A master thesis by Suwanna Jittinorasett, for the Virginia Polytechnic Institute and State University, entitled “UBM Formation on Single Die/Dice for Flip Chip Applications,” published on Aug. 25, 1999, describes a method of plating bond pads at the die level. However, the cleaning process described in the thesis would not result in high and consistent reliability, as would the method of the present invention.

SUMMARY OF THE INVENTION

It is an object of the present invention to uniformly and reliably plate bond pads on individual integrated circuit die for accepting flip-chip solder bumps.

It is another object of the present invention to uniformly and reliably plate bond pads on individual integrated circuit die for accepting flip-chip solder bumps by eliminating the voltage difference problem between bond pads.

It is another object of the present invention to uniformly and reliably plate bond pads on individual integrated circuit die for accepting flip-chip solder bumps by optimally cleaning the bond pads prior to plating.

The present invention is a method of uniformly and reliably plating bond pads on individual integrated circuit die for accepting solder bumps.

The first step of the method is receiving at least one integrated circuit die.

The second step of the method is attaching the die to a holder with a dielectric adhesive.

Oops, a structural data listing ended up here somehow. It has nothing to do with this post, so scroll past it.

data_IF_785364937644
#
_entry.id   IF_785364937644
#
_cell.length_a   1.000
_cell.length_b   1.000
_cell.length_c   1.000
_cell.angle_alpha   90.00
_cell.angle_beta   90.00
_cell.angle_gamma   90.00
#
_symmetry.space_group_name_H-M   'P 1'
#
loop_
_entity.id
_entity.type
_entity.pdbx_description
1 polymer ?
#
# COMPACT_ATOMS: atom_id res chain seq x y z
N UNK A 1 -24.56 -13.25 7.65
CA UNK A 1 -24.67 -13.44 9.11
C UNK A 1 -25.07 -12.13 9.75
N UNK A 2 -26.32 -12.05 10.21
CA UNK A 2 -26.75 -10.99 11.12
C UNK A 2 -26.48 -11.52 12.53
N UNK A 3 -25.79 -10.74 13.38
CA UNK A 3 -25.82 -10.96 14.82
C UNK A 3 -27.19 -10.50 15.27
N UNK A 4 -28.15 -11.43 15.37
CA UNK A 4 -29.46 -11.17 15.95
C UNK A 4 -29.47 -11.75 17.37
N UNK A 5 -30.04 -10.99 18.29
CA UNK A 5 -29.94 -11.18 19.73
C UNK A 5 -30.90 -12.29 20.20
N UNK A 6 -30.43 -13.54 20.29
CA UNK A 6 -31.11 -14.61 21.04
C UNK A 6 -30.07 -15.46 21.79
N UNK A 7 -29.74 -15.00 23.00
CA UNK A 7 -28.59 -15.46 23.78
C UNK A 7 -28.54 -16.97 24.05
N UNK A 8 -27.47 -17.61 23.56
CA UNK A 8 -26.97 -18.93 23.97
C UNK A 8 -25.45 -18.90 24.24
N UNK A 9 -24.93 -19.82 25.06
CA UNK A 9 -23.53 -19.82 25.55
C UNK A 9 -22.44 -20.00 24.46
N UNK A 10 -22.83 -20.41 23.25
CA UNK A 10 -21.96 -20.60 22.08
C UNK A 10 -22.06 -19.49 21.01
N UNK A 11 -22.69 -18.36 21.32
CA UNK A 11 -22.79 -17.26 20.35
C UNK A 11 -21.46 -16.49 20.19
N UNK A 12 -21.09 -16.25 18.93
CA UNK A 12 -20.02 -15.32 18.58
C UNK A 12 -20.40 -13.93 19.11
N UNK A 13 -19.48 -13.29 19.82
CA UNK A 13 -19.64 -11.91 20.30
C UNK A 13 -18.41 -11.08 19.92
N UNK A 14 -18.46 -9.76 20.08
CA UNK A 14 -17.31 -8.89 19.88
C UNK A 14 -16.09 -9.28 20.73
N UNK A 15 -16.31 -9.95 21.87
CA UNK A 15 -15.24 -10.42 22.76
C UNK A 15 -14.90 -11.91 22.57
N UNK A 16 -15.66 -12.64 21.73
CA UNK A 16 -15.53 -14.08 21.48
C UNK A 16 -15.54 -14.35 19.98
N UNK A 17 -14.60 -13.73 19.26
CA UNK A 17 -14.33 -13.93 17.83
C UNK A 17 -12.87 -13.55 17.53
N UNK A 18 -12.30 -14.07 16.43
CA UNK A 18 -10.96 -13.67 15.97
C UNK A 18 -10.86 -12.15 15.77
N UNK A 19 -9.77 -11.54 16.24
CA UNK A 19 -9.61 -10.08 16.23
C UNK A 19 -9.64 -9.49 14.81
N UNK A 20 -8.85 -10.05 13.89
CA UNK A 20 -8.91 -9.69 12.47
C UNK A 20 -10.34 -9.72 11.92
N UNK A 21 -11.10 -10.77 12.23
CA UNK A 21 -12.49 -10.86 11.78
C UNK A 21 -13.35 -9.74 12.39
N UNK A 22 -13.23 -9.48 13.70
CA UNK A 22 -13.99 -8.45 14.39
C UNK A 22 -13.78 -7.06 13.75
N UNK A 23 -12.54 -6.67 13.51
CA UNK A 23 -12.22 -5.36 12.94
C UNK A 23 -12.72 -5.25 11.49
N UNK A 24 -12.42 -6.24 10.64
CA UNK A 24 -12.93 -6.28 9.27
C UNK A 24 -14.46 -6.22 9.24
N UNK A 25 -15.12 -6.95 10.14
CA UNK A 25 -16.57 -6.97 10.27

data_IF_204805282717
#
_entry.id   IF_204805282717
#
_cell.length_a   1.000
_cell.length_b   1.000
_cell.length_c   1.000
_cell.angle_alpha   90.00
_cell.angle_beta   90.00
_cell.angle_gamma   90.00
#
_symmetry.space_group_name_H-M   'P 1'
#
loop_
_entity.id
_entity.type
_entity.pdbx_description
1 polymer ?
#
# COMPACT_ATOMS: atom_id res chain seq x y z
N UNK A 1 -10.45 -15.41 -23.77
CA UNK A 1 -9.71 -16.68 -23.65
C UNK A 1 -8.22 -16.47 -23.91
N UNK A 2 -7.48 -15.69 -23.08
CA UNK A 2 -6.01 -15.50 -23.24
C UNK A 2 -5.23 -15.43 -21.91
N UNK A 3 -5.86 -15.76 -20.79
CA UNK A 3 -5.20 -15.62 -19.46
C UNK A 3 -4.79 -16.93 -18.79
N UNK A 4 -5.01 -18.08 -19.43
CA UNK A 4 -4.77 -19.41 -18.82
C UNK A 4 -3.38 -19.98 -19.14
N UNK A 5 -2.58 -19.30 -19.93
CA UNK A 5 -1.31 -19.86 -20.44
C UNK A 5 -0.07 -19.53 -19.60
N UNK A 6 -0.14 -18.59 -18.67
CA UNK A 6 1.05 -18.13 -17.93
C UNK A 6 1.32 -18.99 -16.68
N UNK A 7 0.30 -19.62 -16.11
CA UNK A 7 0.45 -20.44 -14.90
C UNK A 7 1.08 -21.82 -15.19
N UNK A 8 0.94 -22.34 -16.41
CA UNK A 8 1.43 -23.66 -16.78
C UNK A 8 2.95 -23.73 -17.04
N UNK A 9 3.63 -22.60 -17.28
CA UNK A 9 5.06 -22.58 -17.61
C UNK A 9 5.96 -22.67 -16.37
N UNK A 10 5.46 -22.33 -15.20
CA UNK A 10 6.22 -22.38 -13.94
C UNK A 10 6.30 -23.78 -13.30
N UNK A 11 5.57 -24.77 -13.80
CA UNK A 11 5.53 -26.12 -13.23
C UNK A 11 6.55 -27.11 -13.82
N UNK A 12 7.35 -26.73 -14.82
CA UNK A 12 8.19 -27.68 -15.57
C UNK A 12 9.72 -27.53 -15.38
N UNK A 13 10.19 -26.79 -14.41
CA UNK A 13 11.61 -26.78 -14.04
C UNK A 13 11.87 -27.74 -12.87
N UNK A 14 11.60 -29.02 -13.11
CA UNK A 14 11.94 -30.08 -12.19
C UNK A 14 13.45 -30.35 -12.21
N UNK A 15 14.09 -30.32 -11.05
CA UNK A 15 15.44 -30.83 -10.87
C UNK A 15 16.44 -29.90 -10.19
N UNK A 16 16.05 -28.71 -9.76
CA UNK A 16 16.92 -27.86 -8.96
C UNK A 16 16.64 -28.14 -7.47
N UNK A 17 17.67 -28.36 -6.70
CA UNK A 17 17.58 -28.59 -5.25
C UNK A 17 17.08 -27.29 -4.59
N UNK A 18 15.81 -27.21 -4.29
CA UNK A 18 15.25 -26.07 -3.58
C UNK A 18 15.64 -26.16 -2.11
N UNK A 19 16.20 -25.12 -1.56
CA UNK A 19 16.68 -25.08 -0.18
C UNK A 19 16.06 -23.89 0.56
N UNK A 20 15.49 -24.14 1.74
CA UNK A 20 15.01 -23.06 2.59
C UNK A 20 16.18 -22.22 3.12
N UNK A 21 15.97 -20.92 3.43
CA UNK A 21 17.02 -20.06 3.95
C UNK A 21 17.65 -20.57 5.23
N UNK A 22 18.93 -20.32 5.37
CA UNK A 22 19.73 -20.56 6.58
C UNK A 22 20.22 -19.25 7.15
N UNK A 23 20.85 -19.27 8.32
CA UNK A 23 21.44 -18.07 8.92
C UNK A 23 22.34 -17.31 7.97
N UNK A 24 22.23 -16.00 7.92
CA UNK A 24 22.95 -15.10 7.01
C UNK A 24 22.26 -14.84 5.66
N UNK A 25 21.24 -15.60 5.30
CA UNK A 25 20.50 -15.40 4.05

The third step of the method is cleaning the die with more than one cleaning solution.

The fourth step of the method is rinsing each die in de-ionized water after each cleaning in the last step.

The fifth step of the method is immersing the die into a first metal oxide etchant for a user-definable time.

The sixth step of the method is cleaning the die in de-ionized water.

The seventh step of the method is immersing the die into a first metal solution for a user-definable time, where the first metal solution is at a user-definable temperature.

The eighth step of the method is cleaning the die in de-ionized water.

The ninth step of the method is immersing the die into a second metal etchant solution for user-definable time.

The tenth step of the method is cleaning the die in de-ionized water.

The eleventh step of the method is immersing the die into the first metal solution for a user-definable time, where the first metal solution is at a user-definable temperature.